A parent who learns that their spouse or close relative is committing child abuse may be in shock; it would be natural not to want to believe someone you love could be abusive of your child - and the reality can rock your world. Sometimes the facts may seem to horrible to face and the consequences to great, which can leave a parent confused and paralyzed. In some cases, a parent may choose to ignore or deny suspicions or even disbelieve a child sharing such information. While not all suspicions and accusations turn out to be true, all deserve serious attention and immediate action with the help of professionals. And your child always deserves to be heard, protected, and helped no matter what.
Helping Your Child Heal
If your child tells you about an abusive experience, remain calm and let him know that you believe him. Your reaction can either help him begin to recover or further traumatize him. Here are some tips:
- Listen carefully and calmly, no matter how upset you are. You'll need to remember what your child tells you, so pay attention. And let your child know that he's being heard.
- Assure your child that you're glad that he told you of the abuse, that it was in no way his fault, and that you will make sure it doesn't happen again. Encourage him to tell you everything, but avoid asking too many specific questions. Specific questions may mislead or confuse your child, or they may be asked in a way that prompts a particular answer. Later, this may seriously affect the ability of investigators to find out exactly what did or did not happen. If investigators can't determine that abuse has occurred, they can't protect your child.
- Don't say anything bad about the perpetrator. He or she may be someone the child truly cares for. If you make threats, your child may feel the need to protect the person and not be as forthcoming with details.
- If you think that your child wants to say more but is afraid, encourage him to tell his story to a favorite stuffed animal or doll while you listen. Or provide a tape recorder or telephone for the child to talk into. It may be easier for the child to talk to an inanimate object than to you or another person.
Your child will need medical care if he has been sexually molested or physically injured. Even if signs of abuse are not evident, it's best to err on the side of caution and take him to the doctor anyway. Above all, keep your child in safe environments and assume the allegation is true until proven otherwise.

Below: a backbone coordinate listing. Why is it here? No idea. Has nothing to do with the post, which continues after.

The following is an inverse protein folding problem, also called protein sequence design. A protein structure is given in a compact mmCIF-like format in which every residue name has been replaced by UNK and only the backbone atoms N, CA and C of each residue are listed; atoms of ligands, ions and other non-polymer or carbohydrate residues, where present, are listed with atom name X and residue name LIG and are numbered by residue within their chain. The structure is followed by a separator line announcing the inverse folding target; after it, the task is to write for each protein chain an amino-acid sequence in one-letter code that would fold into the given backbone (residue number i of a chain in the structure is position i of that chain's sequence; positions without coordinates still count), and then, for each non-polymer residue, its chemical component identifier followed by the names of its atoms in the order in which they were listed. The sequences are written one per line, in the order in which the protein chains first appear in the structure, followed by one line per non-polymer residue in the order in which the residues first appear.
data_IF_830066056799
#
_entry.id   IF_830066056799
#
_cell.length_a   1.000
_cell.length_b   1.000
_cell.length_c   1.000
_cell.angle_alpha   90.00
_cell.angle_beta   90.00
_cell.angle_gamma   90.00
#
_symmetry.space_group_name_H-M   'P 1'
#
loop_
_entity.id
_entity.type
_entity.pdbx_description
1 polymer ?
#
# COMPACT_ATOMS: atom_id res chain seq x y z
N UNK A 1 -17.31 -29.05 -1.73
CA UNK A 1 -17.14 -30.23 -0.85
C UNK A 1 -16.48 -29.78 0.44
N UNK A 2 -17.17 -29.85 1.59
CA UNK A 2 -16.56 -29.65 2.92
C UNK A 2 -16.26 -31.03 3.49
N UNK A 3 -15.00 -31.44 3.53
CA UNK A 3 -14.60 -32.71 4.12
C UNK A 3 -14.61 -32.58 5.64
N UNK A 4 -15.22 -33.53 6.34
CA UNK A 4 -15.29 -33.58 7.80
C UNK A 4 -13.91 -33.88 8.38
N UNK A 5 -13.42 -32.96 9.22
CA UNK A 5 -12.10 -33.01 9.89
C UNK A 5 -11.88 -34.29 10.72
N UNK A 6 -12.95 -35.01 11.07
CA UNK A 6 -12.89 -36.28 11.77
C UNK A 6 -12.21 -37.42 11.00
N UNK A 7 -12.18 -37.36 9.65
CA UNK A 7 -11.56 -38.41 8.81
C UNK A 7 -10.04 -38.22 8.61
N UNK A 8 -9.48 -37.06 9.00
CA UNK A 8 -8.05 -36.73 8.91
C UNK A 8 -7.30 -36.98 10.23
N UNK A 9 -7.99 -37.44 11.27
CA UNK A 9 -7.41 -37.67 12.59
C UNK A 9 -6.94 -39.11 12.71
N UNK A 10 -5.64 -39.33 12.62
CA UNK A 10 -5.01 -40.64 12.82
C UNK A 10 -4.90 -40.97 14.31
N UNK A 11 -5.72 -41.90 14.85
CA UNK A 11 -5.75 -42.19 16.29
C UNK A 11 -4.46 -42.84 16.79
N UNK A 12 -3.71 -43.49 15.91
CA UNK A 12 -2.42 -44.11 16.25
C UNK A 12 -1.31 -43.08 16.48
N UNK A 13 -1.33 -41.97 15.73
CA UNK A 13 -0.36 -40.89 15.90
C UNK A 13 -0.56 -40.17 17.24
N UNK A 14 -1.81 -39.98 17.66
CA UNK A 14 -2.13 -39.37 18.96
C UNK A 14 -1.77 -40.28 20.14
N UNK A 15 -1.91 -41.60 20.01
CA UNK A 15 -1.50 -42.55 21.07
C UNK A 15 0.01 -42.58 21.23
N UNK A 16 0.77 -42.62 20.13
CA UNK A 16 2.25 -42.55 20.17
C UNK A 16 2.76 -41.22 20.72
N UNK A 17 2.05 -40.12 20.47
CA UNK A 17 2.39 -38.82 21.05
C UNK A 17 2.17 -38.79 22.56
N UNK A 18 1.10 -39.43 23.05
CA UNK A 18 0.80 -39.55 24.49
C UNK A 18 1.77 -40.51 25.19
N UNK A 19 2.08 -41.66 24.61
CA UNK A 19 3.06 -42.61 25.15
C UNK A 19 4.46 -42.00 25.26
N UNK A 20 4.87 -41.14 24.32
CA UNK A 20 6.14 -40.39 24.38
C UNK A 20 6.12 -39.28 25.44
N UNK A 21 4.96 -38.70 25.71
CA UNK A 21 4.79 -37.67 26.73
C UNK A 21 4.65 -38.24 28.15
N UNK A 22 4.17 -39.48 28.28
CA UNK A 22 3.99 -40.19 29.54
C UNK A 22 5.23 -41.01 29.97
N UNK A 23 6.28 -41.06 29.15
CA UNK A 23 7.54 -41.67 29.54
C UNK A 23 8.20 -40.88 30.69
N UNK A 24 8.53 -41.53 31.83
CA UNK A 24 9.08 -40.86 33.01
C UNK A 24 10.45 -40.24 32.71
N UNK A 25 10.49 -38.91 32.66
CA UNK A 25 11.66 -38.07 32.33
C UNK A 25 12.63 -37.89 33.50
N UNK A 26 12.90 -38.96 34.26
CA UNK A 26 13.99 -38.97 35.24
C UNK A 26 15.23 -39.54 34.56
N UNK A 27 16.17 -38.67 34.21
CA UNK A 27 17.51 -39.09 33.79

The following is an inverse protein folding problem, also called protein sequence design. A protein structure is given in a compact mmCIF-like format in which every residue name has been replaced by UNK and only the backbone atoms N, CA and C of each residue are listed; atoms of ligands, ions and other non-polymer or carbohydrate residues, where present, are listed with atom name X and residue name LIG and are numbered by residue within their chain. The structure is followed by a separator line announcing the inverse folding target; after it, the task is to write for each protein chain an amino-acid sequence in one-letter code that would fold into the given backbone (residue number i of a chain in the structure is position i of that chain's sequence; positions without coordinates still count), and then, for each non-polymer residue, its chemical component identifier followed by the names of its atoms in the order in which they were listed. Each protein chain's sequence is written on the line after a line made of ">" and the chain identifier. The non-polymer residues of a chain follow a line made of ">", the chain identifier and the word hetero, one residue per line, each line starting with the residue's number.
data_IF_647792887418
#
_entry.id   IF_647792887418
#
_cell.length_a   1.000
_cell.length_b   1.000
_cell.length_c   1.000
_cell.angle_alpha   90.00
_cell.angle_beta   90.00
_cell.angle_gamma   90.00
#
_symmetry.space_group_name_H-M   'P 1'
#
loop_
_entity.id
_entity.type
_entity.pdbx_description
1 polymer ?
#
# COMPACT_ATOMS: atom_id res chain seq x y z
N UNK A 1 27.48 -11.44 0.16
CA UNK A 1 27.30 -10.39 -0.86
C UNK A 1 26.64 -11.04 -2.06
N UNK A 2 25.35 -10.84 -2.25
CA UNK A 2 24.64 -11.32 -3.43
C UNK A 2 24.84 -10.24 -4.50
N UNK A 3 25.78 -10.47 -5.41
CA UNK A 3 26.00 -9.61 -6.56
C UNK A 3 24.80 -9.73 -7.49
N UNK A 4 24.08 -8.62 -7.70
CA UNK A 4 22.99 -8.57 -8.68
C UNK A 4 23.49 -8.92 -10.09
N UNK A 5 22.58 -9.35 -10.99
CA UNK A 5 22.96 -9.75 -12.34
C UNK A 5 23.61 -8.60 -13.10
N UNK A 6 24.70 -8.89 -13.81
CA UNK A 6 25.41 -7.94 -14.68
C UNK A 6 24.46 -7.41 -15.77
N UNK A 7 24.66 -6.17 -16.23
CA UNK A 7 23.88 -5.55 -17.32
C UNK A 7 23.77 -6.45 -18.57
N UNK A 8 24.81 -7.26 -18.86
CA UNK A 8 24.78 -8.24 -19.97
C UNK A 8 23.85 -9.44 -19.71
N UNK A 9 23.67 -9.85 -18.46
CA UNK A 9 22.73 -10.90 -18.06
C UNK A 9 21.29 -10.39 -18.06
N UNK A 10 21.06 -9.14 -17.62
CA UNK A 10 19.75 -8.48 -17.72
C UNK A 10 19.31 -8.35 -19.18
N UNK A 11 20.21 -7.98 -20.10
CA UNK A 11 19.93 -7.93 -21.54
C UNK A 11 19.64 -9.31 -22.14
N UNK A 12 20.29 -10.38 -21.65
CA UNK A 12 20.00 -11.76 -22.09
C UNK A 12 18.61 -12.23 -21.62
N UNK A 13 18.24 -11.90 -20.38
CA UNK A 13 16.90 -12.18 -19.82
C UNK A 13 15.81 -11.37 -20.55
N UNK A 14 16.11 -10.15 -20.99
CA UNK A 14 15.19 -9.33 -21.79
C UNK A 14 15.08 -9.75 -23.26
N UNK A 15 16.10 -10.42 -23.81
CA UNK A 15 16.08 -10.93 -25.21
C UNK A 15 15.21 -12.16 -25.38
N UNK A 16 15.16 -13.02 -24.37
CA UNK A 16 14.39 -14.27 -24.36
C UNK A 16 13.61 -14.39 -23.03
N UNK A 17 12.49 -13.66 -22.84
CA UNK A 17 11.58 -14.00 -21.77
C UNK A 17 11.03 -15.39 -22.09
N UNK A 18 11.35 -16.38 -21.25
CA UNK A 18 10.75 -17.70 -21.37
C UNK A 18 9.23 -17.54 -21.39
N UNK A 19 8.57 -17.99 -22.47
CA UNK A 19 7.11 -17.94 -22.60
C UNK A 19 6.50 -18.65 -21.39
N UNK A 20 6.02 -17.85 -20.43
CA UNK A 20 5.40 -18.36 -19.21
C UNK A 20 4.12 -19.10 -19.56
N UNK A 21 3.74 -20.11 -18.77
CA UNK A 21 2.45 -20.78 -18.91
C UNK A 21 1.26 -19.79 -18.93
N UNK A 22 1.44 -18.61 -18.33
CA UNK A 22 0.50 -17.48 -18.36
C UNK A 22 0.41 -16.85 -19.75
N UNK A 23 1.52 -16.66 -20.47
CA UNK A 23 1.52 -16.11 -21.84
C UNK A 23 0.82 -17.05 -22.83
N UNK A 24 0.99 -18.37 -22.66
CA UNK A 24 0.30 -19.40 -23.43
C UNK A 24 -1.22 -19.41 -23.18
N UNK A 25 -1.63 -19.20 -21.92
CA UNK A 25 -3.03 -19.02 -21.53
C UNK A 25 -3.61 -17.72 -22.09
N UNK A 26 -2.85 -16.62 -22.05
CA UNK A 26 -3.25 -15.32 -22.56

The American Academy of Pediatrics' Committee on Hospital Care recommends that children who are suspected abuse victims be brought to a hospital, where the initial diagnosis can be made and treatment can be given. Hospitals are havens for abused children, especially battered children who may need imaging studies (X-rays) or cultures for a diagnosis to be made. Imaging can indicate broken bones, which are often the only sign that infants and young children have been abused, as they can't or won't speak of the abuse themselves.
Psychological help is also strongly recommended. Without it, children who have been abused tend to repeat the pattern of abuse with their own children. As adults, they have trouble establishing and maintaining close relationships and they are at greater risk for anxiety, depression, substance abuse, medical illness, and problems at work.
Reviewed by: Paul Robins, PhD
Date reviewed: August 2000
Source: KidsHealth www.KidsHealth.com is a project of The Nemours Foundation which is dedicated to improving the health and spirit of children. Today, as part of its continuing mission, the Foundation supports the operation of a number of renowned children's health facilities throughout the nation, including the Alfred I. duPont Hospital for Children in Wilmington, Delaware, and the Nemours Children's Clinics throughout Florida. Visit The Nemours Foundation to find out more about them and its health facilities for children http://www.nemours.org/no/